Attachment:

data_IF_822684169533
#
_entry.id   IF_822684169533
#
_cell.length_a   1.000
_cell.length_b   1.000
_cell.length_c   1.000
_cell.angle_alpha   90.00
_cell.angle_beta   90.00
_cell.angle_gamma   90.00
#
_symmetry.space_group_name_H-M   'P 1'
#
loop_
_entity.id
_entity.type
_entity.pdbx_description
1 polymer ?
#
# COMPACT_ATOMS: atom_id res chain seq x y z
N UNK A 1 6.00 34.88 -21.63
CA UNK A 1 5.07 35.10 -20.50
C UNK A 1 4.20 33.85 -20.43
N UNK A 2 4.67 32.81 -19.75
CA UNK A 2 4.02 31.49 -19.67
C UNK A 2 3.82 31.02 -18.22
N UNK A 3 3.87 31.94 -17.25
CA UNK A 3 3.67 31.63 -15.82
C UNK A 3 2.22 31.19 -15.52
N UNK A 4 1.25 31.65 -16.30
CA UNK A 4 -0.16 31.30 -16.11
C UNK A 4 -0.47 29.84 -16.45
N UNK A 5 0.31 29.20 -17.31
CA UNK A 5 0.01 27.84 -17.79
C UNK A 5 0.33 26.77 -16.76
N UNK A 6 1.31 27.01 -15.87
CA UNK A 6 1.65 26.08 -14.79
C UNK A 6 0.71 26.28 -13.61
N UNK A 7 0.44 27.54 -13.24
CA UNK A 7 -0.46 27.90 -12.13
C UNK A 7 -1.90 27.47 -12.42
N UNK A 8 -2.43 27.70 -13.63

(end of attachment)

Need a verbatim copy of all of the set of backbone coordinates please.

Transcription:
data_IF_822684169533
#
_entry.id   IF_822684169533
#
_cell.length_a   1.000
_cell.length_b   1.000
_cell.length_c   1.000
_cell.angle_alpha   90.00
_cell.angle_beta   90.00
_cell.angle_gamma   90.00
#
_symmetry.space_group_name_H-M   'P 1'
#
loop_
_entity.id
_entity.type
_entity.pdbx_description
1 polymer ?
#
# COMPACT_ATOMS: atom_id res chain seq x y z
N UNK A 1 6.00 34.88 -21.63
CA UNK A 1 5.07 35.10 -20.50
C UNK A 1 4.20 33.85 -20.43
N UNK A 2 4.67 32.81 -19.75
CA UNK A 2 4.02 31.49 -19.67
C UNK A 2 3.82 31.02 -18.22
N UNK A 3 3.87 31.94 -17.25
CA UNK A 3 3.67 31.63 -15.82
C UNK A 3 2.22 31.19 -15.52
N UNK A 4 1.25 31.65 -16.30
CA UNK A 4 -0.16 31.30 -16.11
C UNK A 4 -0.47 29.84 -16.45
N UNK A 5 0.31 29.20 -17.31
CA UNK A 5 0.01 27.84 -17.79
C UNK A 5 0.33 26.77 -16.76
N UNK A 6 1.31 27.01 -15.87
CA UNK A 6 1.65 26.08 -14.79
C UNK A 6 0.71 26.28 -13.61
N UNK A 7 0.44 27.54 -13.24
CA UNK A 7 -0.46 27.90 -12.13
C UNK A 7 -1.90 27.47 -12.42
N UNK A 8 -2.43 27.70 -13.63